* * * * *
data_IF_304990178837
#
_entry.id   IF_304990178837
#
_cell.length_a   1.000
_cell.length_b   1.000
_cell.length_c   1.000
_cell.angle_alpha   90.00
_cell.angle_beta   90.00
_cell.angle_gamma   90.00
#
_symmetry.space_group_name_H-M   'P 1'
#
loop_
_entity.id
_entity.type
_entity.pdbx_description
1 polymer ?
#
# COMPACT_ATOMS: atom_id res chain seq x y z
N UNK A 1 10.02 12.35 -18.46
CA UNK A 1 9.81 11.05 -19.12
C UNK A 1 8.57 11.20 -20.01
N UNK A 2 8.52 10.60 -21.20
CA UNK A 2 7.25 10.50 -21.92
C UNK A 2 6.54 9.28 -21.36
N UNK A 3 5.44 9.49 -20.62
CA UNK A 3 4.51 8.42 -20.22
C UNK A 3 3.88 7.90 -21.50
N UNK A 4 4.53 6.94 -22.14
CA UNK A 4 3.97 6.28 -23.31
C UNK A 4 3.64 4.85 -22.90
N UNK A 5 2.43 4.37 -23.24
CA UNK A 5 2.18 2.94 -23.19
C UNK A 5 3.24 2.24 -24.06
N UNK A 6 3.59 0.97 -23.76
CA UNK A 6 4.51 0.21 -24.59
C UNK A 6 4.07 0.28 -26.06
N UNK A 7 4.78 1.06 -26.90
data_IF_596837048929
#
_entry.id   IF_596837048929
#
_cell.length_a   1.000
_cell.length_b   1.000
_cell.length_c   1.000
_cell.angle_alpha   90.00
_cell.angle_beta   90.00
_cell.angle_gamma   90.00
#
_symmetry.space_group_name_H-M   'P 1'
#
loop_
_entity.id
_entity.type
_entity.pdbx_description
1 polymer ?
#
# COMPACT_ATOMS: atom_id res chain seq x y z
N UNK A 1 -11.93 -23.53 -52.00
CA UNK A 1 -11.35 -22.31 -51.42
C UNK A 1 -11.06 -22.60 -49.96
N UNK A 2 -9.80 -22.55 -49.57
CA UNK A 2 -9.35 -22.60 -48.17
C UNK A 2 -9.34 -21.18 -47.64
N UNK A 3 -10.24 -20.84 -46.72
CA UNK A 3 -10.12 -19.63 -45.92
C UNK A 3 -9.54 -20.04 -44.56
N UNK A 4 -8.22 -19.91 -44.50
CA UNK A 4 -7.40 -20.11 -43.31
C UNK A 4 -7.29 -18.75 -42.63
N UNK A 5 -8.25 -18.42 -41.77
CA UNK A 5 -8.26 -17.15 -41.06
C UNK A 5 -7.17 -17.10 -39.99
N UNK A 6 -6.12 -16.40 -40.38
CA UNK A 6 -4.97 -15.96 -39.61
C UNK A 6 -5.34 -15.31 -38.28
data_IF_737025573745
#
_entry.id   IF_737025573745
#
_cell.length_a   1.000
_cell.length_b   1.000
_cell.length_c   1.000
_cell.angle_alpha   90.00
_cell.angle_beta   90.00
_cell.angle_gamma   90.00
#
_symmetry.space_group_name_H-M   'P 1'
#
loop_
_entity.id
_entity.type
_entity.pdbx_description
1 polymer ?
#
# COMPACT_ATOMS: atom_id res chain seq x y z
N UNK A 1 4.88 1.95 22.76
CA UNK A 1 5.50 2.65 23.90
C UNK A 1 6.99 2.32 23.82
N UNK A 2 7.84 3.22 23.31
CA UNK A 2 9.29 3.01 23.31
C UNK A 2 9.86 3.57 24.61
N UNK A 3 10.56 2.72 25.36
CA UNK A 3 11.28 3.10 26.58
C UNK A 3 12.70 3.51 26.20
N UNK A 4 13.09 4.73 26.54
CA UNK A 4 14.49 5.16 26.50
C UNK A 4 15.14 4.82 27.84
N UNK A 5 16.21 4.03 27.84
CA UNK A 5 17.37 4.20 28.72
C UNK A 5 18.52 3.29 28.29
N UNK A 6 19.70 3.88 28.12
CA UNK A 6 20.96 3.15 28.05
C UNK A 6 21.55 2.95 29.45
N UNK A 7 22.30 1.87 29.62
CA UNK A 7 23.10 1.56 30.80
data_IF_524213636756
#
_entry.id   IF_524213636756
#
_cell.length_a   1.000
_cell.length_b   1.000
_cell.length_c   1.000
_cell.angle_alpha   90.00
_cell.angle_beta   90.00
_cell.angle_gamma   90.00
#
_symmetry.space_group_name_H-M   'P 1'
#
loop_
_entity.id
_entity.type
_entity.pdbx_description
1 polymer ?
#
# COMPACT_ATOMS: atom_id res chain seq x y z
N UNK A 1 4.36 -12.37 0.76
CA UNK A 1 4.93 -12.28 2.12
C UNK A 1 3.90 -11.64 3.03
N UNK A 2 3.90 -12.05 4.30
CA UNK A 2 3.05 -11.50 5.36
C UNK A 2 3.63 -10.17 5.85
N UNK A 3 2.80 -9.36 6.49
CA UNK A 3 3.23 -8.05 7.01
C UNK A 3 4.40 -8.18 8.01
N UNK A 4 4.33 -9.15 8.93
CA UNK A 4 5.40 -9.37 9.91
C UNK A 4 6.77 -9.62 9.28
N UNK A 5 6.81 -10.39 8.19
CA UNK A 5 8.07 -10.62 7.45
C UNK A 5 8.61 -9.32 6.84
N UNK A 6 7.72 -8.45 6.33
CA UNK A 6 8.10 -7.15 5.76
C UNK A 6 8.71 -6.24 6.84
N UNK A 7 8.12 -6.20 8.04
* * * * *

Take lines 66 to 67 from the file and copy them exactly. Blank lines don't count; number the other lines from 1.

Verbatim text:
N UNK A 3 -10.24 -20.84 -46.72
CA UNK A 3 -10.12 -19.63 -45.92